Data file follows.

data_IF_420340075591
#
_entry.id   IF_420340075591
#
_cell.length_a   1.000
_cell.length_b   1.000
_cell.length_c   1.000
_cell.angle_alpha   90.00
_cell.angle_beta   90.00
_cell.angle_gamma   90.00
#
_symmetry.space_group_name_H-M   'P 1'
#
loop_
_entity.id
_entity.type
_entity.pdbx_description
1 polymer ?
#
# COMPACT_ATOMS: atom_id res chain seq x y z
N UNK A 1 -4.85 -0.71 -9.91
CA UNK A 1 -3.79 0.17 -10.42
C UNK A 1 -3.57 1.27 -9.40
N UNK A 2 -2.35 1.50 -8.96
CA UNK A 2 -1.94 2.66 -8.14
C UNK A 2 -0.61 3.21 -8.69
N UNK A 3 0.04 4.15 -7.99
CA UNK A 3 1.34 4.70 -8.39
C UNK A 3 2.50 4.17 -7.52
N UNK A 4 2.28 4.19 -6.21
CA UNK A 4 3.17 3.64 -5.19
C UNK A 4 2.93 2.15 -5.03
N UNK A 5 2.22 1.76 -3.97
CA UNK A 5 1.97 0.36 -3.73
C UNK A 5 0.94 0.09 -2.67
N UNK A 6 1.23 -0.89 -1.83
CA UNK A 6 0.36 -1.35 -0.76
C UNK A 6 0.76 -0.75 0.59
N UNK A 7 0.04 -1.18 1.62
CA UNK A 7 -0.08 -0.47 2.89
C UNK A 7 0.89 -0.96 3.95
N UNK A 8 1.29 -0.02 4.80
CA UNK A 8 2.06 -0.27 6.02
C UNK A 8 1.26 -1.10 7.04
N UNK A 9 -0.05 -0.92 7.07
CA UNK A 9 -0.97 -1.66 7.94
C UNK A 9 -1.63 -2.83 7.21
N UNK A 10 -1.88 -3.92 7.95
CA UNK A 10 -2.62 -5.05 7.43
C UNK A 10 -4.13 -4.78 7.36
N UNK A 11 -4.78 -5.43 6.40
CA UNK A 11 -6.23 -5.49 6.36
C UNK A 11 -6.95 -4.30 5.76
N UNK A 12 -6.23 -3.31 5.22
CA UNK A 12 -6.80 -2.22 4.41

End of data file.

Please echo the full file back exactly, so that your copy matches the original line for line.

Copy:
data_IF_420340075591
#
_entry.id   IF_420340075591
#
_cell.length_a   1.000
_cell.length_b   1.000
_cell.length_c   1.000
_cell.angle_alpha   90.00
_cell.angle_beta   90.00
_cell.angle_gamma   90.00
#
_symmetry.space_group_name_H-M   'P 1'
#
loop_
_entity.id
_entity.type
_entity.pdbx_description
1 polymer ?
#
# COMPACT_ATOMS: atom_id res chain seq x y z
N UNK A 1 -4.85 -0.71 -9.91
CA UNK A 1 -3.79 0.17 -10.42
C UNK A 1 -3.57 1.27 -9.40
N UNK A 2 -2.35 1.50 -8.96
CA UNK A 2 -1.94 2.66 -8.14
C UNK A 2 -0.61 3.21 -8.69
N UNK A 3 0.04 4.15 -7.99
CA UNK A 3 1.34 4.70 -8.39
C UNK A 3 2.50 4.17 -7.52
N UNK A 4 2.28 4.19 -6.21
CA UNK A 4 3.17 3.64 -5.19
C UNK A 4 2.93 2.15 -5.03
N UNK A 5 2.22 1.76 -3.97
CA UNK A 5 1.97 0.36 -3.73
C UNK A 5 0.94 0.09 -2.67
N UNK A 6 1.23 -0.89 -1.83
CA UNK A 6 0.36 -1.35 -0.76
C UNK A 6 0.76 -0.75 0.59
N UNK A 7 0.04 -1.18 1.62
CA UNK A 7 -0.08 -0.47 2.89
C UNK A 7 0.89 -0.96 3.95
N UNK A 8 1.29 -0.02 4.80
CA UNK A 8 2.06 -0.27 6.02
C UNK A 8 1.26 -1.10 7.04
N UNK A 9 -0.05 -0.92 7.07
CA UNK A 9 -0.97 -1.66 7.94
C UNK A 9 -1.63 -2.83 7.21
N UNK A 10 -1.88 -3.92 7.95
CA UNK A 10 -2.62 -5.05 7.43
C UNK A 10 -4.13 -4.78 7.36
N UNK A 11 -4.78 -5.43 6.40
CA UNK A 11 -6.23 -5.49 6.36
C UNK A 11 -6.95 -4.30 5.76
N UNK A 12 -6.23 -3.31 5.22
CA UNK A 12 -6.80 -2.22 4.41